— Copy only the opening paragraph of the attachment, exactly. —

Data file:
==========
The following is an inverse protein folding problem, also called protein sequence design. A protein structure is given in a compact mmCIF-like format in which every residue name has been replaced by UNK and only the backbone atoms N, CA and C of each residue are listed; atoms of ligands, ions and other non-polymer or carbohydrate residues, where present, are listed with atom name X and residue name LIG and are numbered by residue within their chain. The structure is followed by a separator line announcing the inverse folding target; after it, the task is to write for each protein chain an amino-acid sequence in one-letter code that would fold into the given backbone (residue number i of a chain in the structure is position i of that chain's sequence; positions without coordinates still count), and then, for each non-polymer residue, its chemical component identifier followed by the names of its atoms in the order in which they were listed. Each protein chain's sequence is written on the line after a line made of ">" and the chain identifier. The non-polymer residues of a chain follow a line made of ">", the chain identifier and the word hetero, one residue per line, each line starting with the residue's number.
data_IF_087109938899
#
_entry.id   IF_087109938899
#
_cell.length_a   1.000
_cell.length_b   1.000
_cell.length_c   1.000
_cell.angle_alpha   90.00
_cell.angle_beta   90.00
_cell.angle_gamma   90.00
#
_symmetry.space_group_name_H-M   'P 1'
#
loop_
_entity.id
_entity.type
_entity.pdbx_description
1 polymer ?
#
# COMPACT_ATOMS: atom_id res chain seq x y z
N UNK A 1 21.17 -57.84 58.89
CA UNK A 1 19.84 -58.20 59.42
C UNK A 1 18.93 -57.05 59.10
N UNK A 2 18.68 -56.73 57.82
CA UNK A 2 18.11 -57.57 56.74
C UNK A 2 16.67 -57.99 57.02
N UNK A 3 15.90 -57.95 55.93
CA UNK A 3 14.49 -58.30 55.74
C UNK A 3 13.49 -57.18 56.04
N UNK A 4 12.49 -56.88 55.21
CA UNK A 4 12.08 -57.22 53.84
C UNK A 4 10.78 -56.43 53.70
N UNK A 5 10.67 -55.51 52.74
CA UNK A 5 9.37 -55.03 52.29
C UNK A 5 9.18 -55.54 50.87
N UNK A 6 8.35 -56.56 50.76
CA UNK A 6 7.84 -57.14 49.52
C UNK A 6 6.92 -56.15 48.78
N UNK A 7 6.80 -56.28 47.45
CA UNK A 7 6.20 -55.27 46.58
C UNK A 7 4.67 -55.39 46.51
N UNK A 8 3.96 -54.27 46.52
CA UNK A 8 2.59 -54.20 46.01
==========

The following is an inverse protein folding problem, also called protein sequence design. A protein structure is given in a compact mmCIF-like format in which every residue name has been replaced by UNK and only the backbone atoms N, CA and C of each residue are listed; atoms of ligands, ions and other non-polymer or carbohydrate residues, where present, are listed with atom name X and residue name LIG and are numbered by residue within their chain. The structure is followed by a separator line announcing the inverse folding target; after it, the task is to write for each protein chain an amino-acid sequence in one-letter code that would fold into the given backbone (residue number i of a chain in the structure is position i of that chain's sequence; positions without coordinates still count), and then, for each non-polymer residue, its chemical component identifier followed by the names of its atoms in the order in which they were listed. Each protein chain's sequence is written on the line after a line made of ">" and the chain identifier. The non-polymer residues of a chain follow a line made of ">", the chain identifier and the word hetero, one residue per line, each line starting with the residue's number.